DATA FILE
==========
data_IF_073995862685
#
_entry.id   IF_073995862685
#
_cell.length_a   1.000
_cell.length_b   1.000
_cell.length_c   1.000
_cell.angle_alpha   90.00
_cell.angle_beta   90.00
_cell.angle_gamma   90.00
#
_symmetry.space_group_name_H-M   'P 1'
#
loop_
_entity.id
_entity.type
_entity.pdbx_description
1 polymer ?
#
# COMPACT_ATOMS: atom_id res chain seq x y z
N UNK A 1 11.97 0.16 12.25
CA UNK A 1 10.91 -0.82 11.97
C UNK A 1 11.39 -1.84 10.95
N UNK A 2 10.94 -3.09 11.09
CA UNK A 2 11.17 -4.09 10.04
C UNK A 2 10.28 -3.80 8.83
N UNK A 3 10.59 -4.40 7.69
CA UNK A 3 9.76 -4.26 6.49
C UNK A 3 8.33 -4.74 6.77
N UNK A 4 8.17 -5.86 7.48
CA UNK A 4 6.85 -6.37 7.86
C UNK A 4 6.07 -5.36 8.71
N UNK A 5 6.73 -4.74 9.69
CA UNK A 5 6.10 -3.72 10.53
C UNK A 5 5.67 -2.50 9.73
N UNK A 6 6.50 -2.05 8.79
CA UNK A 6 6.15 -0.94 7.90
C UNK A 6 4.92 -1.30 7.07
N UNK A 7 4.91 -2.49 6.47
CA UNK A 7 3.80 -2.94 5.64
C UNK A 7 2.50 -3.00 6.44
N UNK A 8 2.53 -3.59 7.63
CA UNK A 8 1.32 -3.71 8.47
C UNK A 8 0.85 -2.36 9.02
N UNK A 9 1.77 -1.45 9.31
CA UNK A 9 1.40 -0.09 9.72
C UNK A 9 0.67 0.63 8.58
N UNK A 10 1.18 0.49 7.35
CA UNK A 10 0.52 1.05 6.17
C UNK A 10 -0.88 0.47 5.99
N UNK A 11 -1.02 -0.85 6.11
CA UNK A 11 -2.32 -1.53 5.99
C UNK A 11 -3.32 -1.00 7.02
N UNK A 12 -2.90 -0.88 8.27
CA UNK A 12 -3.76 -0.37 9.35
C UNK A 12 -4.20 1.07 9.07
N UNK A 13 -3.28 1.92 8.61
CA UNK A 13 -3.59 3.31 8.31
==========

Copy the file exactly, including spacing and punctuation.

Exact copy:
data_IF_073995862685
#
_entry.id   IF_073995862685
#
_cell.length_a   1.000
_cell.length_b   1.000
_cell.length_c   1.000
_cell.angle_alpha   90.00
_cell.angle_beta   90.00
_cell.angle_gamma   90.00
#
_symmetry.space_group_name_H-M   'P 1'
#
loop_
_entity.id
_entity.type
_entity.pdbx_description
1 polymer ?
#
# COMPACT_ATOMS: atom_id res chain seq x y z
N UNK A 1 11.97 0.16 12.25
CA UNK A 1 10.91 -0.82 11.97
C UNK A 1 11.39 -1.84 10.95
N UNK A 2 10.94 -3.09 11.09
CA UNK A 2 11.17 -4.09 10.04
C UNK A 2 10.28 -3.80 8.83
N UNK A 3 10.59 -4.40 7.69
CA UNK A 3 9.76 -4.26 6.49
C UNK A 3 8.33 -4.74 6.77
N UNK A 4 8.17 -5.86 7.48
CA UNK A 4 6.85 -6.37 7.86
C UNK A 4 6.07 -5.36 8.71
N UNK A 5 6.73 -4.74 9.69
CA UNK A 5 6.10 -3.72 10.53
C UNK A 5 5.67 -2.50 9.73
N UNK A 6 6.50 -2.05 8.79
CA UNK A 6 6.15 -0.94 7.90
C UNK A 6 4.92 -1.30 7.07
N UNK A 7 4.91 -2.49 6.47
CA UNK A 7 3.80 -2.94 5.64
C UNK A 7 2.50 -3.00 6.44
N UNK A 8 2.53 -3.59 7.63
CA UNK A 8 1.32 -3.71 8.47
C UNK A 8 0.85 -2.36 9.02
N UNK A 9 1.77 -1.45 9.31
CA UNK A 9 1.40 -0.09 9.72
C UNK A 9 0.67 0.63 8.58
N UNK A 10 1.18 0.49 7.35
CA UNK A 10 0.52 1.05 6.17
C UNK A 10 -0.88 0.47 5.99
N UNK A 11 -1.02 -0.85 6.11
CA UNK A 11 -2.32 -1.53 5.99
C UNK A 11 -3.32 -1.00 7.02
N UNK A 12 -2.90 -0.88 8.27
CA UNK A 12 -3.76 -0.37 9.35
C UNK A 12 -4.20 1.07 9.07
N UNK A 13 -3.28 1.92 8.61
CA UNK A 13 -3.59 3.31 8.31